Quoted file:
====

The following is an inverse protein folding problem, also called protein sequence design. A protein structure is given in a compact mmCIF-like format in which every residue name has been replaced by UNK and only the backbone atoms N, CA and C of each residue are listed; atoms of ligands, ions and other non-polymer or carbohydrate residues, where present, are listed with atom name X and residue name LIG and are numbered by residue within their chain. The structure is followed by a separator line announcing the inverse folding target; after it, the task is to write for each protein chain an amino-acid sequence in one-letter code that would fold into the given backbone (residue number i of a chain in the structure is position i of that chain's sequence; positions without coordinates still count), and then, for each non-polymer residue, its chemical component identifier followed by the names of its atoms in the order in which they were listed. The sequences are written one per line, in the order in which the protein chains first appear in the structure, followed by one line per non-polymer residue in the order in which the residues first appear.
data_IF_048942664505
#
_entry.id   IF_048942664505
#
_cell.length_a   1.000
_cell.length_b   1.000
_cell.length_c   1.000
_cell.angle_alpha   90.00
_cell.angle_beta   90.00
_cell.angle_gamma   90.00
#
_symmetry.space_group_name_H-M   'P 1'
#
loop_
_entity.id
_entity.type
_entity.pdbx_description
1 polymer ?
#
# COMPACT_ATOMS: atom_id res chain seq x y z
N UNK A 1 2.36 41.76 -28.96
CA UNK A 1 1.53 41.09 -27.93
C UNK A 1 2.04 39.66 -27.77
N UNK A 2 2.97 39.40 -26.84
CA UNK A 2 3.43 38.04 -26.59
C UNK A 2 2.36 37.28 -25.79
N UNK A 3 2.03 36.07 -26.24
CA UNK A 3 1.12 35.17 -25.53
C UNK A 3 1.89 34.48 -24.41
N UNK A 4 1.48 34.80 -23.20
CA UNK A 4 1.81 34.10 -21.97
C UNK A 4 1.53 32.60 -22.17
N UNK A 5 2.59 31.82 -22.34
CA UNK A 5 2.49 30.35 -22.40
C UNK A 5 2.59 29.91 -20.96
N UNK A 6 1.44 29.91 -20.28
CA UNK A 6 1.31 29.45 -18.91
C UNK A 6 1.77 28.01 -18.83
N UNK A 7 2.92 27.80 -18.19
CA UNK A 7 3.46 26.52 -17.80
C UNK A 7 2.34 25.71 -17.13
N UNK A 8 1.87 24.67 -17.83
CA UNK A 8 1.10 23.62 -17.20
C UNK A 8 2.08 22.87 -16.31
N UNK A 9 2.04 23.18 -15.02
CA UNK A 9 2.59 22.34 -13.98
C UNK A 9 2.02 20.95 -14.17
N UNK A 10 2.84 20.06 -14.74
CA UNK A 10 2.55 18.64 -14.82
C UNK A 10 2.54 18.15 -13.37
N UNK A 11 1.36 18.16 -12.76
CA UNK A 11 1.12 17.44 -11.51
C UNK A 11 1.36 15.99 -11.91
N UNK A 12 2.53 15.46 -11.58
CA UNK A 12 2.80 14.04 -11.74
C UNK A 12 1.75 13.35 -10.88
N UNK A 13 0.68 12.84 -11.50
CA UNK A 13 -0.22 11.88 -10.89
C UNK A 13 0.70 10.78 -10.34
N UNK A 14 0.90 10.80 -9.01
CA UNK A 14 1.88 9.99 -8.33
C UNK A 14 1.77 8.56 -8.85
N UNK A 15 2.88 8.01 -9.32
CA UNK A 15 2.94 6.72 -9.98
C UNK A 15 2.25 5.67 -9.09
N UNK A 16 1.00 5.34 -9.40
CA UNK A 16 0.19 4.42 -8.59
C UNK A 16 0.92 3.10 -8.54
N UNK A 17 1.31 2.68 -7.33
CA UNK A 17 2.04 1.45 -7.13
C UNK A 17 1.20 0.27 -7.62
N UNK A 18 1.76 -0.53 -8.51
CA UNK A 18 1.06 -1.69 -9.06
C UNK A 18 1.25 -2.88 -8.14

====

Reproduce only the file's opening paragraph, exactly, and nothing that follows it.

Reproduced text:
The following is an inverse protein folding problem, also called protein sequence design. A protein structure is given in a compact mmCIF-like format in which every residue name has been replaced by UNK and only the backbone atoms N, CA and C of each residue are listed; atoms of ligands, ions and other non-polymer or carbohydrate residues, where present, are listed with atom name X and residue name LIG and are numbered by residue within their chain. The structure is followed by a separator line announcing the inverse folding target; after it, the task is to write for each protein chain an amino-acid sequence in one-letter code that would fold into the given backbone (residue number i of a chain in the structure is position i of that chain's sequence; positions without coordinates still count), and then, for each non-polymer residue, its chemical component identifier followed by the names of its atoms in the order in which they were listed. The sequences are written one per line, in the order in which the protein chains first appear in the structure, followed by one line per non-polymer residue in the order in which the residues first appear.